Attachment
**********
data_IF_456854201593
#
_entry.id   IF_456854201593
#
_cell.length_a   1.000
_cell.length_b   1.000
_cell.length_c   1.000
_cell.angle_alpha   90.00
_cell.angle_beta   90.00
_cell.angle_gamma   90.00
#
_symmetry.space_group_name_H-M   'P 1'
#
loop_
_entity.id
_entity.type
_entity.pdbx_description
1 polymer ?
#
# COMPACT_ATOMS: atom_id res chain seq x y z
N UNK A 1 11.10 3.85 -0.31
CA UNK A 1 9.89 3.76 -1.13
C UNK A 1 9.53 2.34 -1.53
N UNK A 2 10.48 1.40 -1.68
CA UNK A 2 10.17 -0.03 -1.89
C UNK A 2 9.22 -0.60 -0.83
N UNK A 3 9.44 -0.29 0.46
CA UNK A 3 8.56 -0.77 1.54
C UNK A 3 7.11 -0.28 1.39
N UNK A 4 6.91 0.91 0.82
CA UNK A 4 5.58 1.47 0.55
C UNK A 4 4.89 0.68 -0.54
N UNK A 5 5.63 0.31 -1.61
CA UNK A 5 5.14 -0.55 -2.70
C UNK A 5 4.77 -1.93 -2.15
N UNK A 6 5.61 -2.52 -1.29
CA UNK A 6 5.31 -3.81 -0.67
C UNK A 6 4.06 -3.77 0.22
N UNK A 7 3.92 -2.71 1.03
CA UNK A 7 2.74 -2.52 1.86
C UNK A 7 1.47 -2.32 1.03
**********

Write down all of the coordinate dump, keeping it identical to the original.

data_IF_456854201593
#
_entry.id   IF_456854201593
#
_cell.length_a   1.000
_cell.length_b   1.000
_cell.length_c   1.000
_cell.angle_alpha   90.00
_cell.angle_beta   90.00
_cell.angle_gamma   90.00
#
_symmetry.space_group_name_H-M   'P 1'
#
loop_
_entity.id
_entity.type
_entity.pdbx_description
1 polymer ?
#
# COMPACT_ATOMS: atom_id res chain seq x y z
N UNK A 1 11.10 3.85 -0.31
CA UNK A 1 9.89 3.76 -1.13
C UNK A 1 9.53 2.34 -1.53
N UNK A 2 10.48 1.40 -1.68
CA UNK A 2 10.17 -0.03 -1.89
C UNK A 2 9.22 -0.60 -0.83
N UNK A 3 9.44 -0.29 0.46
CA UNK A 3 8.56 -0.77 1.54
C UNK A 3 7.11 -0.28 1.39
N UNK A 4 6.91 0.91 0.82
CA UNK A 4 5.58 1.47 0.55
C UNK A 4 4.89 0.68 -0.54
N UNK A 5 5.63 0.31 -1.61
CA UNK A 5 5.14 -0.55 -2.70
C UNK A 5 4.77 -1.93 -2.15
N UNK A 6 5.61 -2.52 -1.29
CA UNK A 6 5.31 -3.81 -0.67
C UNK A 6 4.06 -3.77 0.22
N UNK A 7 3.92 -2.71 1.03
CA UNK A 7 2.74 -2.52 1.86
C UNK A 7 1.47 -2.32 1.03